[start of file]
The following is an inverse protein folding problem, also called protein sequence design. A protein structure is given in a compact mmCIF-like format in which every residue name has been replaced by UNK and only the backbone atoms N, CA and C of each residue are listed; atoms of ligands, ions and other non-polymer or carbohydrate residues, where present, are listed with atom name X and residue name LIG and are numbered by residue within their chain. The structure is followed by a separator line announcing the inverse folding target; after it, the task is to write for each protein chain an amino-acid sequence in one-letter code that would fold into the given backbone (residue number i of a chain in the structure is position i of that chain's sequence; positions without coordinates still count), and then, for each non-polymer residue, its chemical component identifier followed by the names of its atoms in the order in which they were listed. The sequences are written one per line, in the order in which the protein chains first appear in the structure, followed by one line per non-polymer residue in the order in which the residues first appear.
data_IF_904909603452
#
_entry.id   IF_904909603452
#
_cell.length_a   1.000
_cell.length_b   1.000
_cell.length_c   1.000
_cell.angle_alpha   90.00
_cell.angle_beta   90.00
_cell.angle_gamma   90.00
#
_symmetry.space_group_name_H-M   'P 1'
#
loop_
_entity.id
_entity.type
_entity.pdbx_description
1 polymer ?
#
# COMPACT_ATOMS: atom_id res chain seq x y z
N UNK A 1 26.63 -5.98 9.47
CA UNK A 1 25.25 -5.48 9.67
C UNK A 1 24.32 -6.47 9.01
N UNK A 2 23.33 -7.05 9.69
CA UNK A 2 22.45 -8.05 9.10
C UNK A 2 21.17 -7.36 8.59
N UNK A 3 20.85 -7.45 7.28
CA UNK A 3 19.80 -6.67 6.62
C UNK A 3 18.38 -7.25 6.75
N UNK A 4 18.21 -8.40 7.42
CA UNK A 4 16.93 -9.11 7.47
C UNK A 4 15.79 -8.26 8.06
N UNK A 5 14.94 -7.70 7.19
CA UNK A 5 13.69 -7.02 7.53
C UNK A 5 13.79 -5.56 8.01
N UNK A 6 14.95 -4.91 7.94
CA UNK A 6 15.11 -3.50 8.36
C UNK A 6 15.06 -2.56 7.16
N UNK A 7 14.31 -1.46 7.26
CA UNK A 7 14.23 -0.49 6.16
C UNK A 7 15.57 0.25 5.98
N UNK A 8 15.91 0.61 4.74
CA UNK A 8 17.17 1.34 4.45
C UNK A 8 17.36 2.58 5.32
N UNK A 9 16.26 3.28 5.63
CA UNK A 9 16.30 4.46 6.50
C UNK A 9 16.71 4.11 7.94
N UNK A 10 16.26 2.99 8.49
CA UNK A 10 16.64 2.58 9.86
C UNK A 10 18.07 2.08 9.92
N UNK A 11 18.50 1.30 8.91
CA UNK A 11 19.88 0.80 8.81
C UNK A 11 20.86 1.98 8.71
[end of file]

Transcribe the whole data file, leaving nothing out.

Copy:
The following is an inverse protein folding problem, also called protein sequence design. A protein structure is given in a compact mmCIF-like format in which every residue name has been replaced by UNK and only the backbone atoms N, CA and C of each residue are listed; atoms of ligands, ions and other non-polymer or carbohydrate residues, where present, are listed with atom name X and residue name LIG and are numbered by residue within their chain. The structure is followed by a separator line announcing the inverse folding target; after it, the task is to write for each protein chain an amino-acid sequence in one-letter code that would fold into the given backbone (residue number i of a chain in the structure is position i of that chain's sequence; positions without coordinates still count), and then, for each non-polymer residue, its chemical component identifier followed by the names of its atoms in the order in which they were listed. The sequences are written one per line, in the order in which the protein chains first appear in the structure, followed by one line per non-polymer residue in the order in which the residues first appear.
data_IF_904909603452
#
_entry.id   IF_904909603452
#
_cell.length_a   1.000
_cell.length_b   1.000
_cell.length_c   1.000
_cell.angle_alpha   90.00
_cell.angle_beta   90.00
_cell.angle_gamma   90.00
#
_symmetry.space_group_name_H-M   'P 1'
#
loop_
_entity.id
_entity.type
_entity.pdbx_description
1 polymer ?
#
# COMPACT_ATOMS: atom_id res chain seq x y z
N UNK A 1 26.63 -5.98 9.47
CA UNK A 1 25.25 -5.48 9.67
C UNK A 1 24.32 -6.47 9.01
N UNK A 2 23.33 -7.05 9.69
CA UNK A 2 22.45 -8.05 9.10
C UNK A 2 21.17 -7.36 8.59
N UNK A 3 20.85 -7.45 7.28
CA UNK A 3 19.80 -6.67 6.62
C UNK A 3 18.38 -7.25 6.75
N UNK A 4 18.21 -8.40 7.42
CA UNK A 4 16.93 -9.11 7.47
C UNK A 4 15.79 -8.26 8.06
N UNK A 5 14.94 -7.70 7.19
CA UNK A 5 13.69 -7.02 7.53
C UNK A 5 13.79 -5.56 8.01
N UNK A 6 14.95 -4.91 7.94
CA UNK A 6 15.11 -3.50 8.36
C UNK A 6 15.06 -2.56 7.16
N UNK A 7 14.31 -1.46 7.26
CA UNK A 7 14.23 -0.49 6.16
C UNK A 7 15.57 0.25 5.98
N UNK A 8 15.91 0.61 4.74
CA UNK A 8 17.17 1.34 4.45
C UNK A 8 17.36 2.58 5.32
N UNK A 9 16.26 3.28 5.63
CA UNK A 9 16.30 4.46 6.50
C UNK A 9 16.71 4.11 7.94
N UNK A 10 16.26 2.99 8.49
CA UNK A 10 16.64 2.58 9.86
C UNK A 10 18.07 2.08 9.92
N UNK A 11 18.50 1.30 8.91
CA UNK A 11 19.88 0.80 8.81
C UNK A 11 20.86 1.98 8.71